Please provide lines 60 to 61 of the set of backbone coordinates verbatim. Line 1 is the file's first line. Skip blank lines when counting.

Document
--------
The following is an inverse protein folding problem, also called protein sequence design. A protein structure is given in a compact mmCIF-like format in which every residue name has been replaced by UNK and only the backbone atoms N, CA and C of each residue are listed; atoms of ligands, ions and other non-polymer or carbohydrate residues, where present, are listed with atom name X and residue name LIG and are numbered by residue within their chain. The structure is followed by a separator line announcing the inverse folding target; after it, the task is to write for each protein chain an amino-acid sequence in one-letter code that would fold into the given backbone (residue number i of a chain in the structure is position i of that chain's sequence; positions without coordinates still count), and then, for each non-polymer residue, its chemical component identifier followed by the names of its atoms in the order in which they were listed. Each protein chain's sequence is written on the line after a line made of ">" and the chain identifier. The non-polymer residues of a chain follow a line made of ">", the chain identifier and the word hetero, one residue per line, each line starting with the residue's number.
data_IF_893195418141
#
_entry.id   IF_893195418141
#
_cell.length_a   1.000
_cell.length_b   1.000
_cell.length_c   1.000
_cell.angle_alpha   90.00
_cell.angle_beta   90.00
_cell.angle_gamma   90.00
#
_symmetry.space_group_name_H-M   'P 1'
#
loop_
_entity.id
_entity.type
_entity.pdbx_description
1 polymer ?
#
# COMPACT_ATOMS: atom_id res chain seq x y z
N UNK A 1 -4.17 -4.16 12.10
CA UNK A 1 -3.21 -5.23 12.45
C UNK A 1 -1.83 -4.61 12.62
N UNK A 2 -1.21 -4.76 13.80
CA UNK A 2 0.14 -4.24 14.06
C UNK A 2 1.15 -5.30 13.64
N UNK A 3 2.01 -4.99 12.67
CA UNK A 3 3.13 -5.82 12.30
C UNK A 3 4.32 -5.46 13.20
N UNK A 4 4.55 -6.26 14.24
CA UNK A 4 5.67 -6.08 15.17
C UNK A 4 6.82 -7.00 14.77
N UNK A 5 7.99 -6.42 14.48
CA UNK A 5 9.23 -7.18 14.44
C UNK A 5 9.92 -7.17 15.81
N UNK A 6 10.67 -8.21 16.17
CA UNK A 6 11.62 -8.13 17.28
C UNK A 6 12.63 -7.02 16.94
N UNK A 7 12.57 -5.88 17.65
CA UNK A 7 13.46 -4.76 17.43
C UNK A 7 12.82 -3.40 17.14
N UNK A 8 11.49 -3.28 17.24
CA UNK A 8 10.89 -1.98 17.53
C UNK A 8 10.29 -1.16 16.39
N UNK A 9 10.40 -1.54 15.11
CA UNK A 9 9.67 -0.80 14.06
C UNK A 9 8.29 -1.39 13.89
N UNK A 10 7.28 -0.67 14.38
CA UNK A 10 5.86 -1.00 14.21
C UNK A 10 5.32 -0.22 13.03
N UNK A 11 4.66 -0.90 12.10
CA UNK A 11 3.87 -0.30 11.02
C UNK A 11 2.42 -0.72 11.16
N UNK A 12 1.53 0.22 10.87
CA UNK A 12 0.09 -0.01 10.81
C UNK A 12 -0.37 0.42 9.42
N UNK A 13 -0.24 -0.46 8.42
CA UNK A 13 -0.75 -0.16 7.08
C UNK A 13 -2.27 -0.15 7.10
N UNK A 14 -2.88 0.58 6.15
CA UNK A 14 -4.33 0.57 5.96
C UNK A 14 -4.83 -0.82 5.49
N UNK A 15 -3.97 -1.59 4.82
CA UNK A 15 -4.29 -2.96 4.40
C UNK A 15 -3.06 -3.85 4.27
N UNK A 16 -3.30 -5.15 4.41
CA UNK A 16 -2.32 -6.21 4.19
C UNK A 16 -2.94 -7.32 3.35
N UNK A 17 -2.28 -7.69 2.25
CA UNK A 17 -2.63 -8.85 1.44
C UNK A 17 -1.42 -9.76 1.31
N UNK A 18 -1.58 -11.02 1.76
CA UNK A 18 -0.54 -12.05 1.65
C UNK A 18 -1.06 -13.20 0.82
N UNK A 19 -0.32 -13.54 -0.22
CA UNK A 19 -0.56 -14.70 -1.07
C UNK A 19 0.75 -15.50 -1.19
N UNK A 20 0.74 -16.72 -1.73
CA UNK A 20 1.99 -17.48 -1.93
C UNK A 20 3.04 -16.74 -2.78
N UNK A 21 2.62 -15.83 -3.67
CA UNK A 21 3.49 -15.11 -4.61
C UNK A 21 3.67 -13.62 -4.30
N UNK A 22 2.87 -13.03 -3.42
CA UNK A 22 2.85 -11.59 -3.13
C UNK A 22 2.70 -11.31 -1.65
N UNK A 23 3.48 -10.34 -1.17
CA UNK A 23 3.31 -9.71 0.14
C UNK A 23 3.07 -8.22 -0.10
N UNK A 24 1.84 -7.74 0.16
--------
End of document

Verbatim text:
C UNK A 13 -2.27 -0.15 7.10
N UNK A 14 -2.88 0.58 6.15